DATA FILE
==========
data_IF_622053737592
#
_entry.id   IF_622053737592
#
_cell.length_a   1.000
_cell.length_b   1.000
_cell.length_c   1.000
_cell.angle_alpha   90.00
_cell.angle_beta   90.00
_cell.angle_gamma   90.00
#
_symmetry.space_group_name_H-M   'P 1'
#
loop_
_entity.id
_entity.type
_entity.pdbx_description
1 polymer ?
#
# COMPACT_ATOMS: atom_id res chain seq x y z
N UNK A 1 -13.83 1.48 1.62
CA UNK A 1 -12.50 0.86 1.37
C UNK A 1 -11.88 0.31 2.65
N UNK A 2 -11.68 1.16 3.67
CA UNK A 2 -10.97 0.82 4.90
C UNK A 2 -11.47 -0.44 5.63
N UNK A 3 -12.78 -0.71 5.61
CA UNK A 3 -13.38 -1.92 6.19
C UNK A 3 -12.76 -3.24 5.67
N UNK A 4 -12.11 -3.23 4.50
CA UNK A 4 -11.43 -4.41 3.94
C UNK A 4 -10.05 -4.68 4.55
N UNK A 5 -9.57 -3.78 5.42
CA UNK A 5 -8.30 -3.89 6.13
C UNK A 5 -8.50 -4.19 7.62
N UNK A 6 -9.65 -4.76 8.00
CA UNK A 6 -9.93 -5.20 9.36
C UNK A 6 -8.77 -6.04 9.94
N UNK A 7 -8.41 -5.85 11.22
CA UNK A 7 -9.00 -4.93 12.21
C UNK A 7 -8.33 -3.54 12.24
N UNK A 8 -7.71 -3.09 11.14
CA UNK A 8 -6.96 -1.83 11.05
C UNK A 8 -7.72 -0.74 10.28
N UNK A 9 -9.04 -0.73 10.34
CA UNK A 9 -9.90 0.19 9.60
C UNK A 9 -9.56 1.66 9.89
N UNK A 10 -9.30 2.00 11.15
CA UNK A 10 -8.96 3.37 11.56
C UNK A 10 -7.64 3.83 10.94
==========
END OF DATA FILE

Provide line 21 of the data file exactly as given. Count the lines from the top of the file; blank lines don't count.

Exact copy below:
N UNK A 1 -13.83 1.48 1.62